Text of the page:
Also, I take alcar + ala before my workouts in the AM (fasted). Is this ok, or a poor strategy due to antioxidant timing around workouts? Should ala not be used then?

    If so, what’s the best timing for ala?

    1. Profile photo of Metabolic Alchemy Staff


      I’m not sure this is the best time to take ALCAR/ALA. I will refer this to a friend of mine who is very knowledgeable in antioxidant timing…

  6.    Reply

    Also, followup on the injectable form—in your experience or research, how effective is it at assisting with weight loss? What is required to make it effective besides the insulin coadministration (or sugar)…how rapid is the fat loss and does cardio or weightlifting trigger the effect better? Simply cannot lose this last 15 lbs regardless of diet or exercise! Even CKD for 8 weeks only generated 10 lbs loss and i’m stalled!

    1. Profile photo of Metabolic Alchemy Staff


      That is all you need (an insulin spike via exogenous insulin or endogenous release due to simple sugar). I am not sure how rapid the fat loss is, and I wouldn’t rely on it alone to get the results you’re looking for. It’s really an add-on that will help if one is employing other methods.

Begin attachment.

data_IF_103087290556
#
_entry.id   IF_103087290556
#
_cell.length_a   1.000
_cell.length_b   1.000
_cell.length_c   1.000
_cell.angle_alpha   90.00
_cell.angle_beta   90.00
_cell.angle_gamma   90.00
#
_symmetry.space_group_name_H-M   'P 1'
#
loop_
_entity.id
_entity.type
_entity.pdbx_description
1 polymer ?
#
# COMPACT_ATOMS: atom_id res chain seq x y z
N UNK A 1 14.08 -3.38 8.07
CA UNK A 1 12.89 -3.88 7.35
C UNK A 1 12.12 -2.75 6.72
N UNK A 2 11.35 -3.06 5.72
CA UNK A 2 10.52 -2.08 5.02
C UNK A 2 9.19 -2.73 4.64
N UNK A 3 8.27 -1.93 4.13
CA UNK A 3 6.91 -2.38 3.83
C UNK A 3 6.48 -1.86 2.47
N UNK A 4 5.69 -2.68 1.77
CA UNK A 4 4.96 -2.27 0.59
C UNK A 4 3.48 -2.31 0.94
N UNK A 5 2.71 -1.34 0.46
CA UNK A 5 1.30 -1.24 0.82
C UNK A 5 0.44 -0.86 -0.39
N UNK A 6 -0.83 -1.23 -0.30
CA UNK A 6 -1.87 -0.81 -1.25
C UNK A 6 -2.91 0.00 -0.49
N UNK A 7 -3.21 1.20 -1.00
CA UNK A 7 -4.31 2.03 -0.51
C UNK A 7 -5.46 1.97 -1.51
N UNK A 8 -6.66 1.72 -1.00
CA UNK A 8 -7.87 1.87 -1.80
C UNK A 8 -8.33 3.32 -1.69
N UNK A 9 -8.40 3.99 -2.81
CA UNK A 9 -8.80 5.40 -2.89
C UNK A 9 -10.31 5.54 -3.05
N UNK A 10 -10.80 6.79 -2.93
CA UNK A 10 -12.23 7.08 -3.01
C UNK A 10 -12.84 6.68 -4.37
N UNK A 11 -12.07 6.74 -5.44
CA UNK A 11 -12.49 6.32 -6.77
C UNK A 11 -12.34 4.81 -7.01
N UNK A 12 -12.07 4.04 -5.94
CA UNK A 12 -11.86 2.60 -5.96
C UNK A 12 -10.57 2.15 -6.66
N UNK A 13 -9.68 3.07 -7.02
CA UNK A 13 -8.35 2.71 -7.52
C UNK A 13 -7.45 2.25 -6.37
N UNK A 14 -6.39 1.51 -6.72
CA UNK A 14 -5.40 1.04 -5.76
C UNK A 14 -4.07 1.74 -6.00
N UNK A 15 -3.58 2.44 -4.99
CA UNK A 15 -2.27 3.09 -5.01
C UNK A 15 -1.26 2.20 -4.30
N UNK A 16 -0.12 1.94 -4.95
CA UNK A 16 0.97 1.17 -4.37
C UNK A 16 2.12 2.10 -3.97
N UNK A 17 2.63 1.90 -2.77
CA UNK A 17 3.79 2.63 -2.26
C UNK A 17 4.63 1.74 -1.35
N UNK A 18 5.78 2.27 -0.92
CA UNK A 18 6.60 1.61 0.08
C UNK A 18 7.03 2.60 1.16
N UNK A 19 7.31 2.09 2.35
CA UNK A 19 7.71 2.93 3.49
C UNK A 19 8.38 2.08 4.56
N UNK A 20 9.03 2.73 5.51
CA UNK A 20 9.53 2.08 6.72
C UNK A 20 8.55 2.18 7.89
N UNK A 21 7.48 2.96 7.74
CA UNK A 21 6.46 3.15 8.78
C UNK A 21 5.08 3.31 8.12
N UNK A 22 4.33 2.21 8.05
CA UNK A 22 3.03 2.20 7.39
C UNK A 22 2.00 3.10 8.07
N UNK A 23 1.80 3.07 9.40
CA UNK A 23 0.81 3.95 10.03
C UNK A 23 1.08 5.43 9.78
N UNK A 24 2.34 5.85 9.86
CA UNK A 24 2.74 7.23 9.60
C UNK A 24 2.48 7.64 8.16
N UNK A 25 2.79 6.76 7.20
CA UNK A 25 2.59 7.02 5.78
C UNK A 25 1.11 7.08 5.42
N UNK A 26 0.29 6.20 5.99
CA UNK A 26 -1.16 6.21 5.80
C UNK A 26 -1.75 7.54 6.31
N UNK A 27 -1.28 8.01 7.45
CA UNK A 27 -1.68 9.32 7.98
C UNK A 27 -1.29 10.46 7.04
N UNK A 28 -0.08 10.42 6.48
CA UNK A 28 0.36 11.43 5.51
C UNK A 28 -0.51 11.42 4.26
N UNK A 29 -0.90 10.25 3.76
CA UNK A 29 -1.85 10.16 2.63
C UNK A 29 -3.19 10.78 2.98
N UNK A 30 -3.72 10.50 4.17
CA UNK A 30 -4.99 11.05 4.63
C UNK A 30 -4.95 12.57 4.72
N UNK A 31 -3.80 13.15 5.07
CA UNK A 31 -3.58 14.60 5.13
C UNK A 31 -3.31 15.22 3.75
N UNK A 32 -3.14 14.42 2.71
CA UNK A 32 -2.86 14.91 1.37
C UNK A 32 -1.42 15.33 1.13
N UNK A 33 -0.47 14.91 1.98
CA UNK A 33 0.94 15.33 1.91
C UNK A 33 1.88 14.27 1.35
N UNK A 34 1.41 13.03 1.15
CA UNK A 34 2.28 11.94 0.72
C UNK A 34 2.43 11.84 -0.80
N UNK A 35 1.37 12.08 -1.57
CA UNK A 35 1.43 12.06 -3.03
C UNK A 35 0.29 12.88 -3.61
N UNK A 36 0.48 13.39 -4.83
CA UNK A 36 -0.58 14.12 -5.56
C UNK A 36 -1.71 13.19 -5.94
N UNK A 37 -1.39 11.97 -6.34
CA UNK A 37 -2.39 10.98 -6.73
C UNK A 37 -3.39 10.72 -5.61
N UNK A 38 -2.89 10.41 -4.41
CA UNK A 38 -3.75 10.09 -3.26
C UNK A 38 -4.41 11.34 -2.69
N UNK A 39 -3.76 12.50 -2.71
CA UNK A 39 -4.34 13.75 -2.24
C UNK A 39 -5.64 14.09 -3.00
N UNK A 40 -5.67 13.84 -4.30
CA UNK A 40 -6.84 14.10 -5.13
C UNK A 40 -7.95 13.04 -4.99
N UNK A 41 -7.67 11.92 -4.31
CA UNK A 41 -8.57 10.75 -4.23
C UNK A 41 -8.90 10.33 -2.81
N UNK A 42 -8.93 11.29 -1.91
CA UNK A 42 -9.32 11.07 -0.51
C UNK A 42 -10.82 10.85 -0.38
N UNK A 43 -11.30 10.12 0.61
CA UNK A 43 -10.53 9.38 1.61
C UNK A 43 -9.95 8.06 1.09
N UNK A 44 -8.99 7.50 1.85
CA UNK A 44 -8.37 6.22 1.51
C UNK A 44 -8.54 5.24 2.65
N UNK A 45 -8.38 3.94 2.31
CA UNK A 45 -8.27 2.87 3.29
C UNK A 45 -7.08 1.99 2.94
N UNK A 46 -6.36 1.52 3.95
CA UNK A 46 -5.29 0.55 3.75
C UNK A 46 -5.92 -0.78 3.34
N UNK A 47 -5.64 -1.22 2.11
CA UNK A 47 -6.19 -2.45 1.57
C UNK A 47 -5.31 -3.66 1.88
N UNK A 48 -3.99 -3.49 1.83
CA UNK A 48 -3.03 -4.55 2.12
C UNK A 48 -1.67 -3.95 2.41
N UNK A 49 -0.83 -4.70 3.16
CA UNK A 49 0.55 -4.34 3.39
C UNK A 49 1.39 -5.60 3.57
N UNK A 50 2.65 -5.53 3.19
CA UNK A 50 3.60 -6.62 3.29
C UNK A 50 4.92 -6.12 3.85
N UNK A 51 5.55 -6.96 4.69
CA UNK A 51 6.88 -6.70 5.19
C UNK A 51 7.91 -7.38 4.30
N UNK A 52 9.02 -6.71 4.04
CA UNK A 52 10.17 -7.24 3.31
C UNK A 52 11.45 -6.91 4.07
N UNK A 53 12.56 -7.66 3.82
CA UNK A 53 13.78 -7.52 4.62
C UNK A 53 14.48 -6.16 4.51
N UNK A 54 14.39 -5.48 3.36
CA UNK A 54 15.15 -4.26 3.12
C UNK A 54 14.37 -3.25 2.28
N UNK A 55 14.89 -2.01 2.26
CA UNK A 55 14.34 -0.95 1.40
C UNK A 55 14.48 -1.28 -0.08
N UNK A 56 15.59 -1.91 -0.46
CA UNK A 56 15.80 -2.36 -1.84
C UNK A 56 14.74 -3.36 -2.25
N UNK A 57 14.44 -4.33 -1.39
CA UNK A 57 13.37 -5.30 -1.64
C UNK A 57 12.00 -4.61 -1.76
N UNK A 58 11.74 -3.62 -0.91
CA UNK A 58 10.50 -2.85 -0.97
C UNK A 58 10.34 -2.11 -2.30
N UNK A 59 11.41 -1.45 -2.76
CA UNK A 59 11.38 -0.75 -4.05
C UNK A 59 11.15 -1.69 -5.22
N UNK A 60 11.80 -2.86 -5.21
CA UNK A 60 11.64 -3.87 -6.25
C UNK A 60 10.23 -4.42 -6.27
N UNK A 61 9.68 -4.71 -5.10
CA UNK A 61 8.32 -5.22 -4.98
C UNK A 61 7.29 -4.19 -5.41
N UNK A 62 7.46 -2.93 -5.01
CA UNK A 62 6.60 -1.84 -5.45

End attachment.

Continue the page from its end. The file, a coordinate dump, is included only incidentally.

7.    Reply

    Great post. I’ve always wondered though if it is worth taking a combination if one is looking to get both the brain benefits and the body/muscle benefits. i.e. if I just took GPLC, would it also provide the brain benefits that alcar does? Partially? None at all? Wondering if you know much about effective dosing for GPLC, or what overconsumption of carnitine might cause.

    I’m curious about the injectible form also–would I expect that to help brain function, or just body. If I understand you correctly only the acetlyated version can get into the brain effectively.

    You also didn’t mention some of the patentend formulations– Alcar-arginate. formate, taurinate…can you speak about those?

    1. Profile photo of Metabolic Alchemy Staff


      The brain benefits of alcar come mostly from its ability to cross the blood brain barrier more effectively AND due to it’s acetyl group, which can be used to produce acetylcholine. So using a little bit of both isn’t a bad idea. I don’t think overconsumption of Carnitine would be much of a problem. It’s not gluconeogenic (doesn’t convert to glucose). I wouldn’t take any more than a few grams of both ALCAR and GPLC daily. Aim for 2 grams of each daily…

      The Alcar Arginate and Taurinate are supposed to be pretty revolutionary, but the patent holders seem to be the only ones raving about it. Alcar Arginate is supposed to act like nerve growth factor in the brain. While studies done in vitro show a lot of promise, the human in-vivo trials have yet to be performed.

      I wouldn’t waste any money on those forms. Stick with ALCAR and GPLC…